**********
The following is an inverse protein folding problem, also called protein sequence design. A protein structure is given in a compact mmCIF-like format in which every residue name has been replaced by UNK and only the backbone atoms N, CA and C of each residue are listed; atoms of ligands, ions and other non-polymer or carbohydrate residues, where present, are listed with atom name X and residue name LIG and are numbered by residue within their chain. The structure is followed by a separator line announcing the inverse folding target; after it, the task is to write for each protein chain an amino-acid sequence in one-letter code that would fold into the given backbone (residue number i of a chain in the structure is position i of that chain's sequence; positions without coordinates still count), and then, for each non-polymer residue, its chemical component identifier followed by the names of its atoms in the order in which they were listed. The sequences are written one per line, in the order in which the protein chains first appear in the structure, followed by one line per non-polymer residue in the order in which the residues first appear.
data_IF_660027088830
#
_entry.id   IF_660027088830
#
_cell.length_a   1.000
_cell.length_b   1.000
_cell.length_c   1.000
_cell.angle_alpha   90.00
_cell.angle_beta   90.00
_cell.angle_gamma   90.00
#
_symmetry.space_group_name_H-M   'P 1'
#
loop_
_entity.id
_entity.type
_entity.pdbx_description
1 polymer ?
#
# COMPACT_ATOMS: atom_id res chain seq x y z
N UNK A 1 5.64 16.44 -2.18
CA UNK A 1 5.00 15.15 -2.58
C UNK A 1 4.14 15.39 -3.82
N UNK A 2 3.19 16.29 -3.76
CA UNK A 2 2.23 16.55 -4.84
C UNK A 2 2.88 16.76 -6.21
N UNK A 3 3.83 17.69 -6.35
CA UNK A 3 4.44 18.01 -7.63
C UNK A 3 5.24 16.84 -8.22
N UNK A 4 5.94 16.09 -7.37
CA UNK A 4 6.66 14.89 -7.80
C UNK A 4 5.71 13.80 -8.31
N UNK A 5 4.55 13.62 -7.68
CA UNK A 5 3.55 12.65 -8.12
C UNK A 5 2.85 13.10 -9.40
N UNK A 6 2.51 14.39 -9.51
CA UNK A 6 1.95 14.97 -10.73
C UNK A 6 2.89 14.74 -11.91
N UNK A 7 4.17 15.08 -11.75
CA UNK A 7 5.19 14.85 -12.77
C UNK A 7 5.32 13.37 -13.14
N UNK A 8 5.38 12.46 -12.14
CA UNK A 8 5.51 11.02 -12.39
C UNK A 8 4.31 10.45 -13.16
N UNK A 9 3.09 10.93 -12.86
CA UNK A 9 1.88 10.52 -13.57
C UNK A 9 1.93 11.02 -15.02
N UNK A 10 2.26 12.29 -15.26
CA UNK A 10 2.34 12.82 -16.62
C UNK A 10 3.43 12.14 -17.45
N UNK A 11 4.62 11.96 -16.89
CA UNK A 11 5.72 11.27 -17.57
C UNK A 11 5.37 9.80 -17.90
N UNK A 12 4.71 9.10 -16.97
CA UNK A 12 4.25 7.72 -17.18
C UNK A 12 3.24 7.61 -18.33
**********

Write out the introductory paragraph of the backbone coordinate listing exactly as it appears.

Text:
The following is an inverse protein folding problem, also called protein sequence design. A protein structure is given in a compact mmCIF-like format in which every residue name has been replaced by UNK and only the backbone atoms N, CA and C of each residue are listed; atoms of ligands, ions and other non-polymer or carbohydrate residues, where present, are listed with atom name X and residue name LIG and are numbered by residue within their chain. The structure is followed by a separator line announcing the inverse folding target; after it, the task is to write for each protein chain an amino-acid sequence in one-letter code that would fold into the given backbone (residue number i of a chain in the structure is position i of that chain's sequence; positions without coordinates still count), and then, for each non-polymer residue, its chemical component identifier followed by the names of its atoms in the order in which they were listed. The sequences are written one per line, in the order in which the protein chains first appear in the structure, followed by one line per non-polymer residue in the order in which the residues first appear.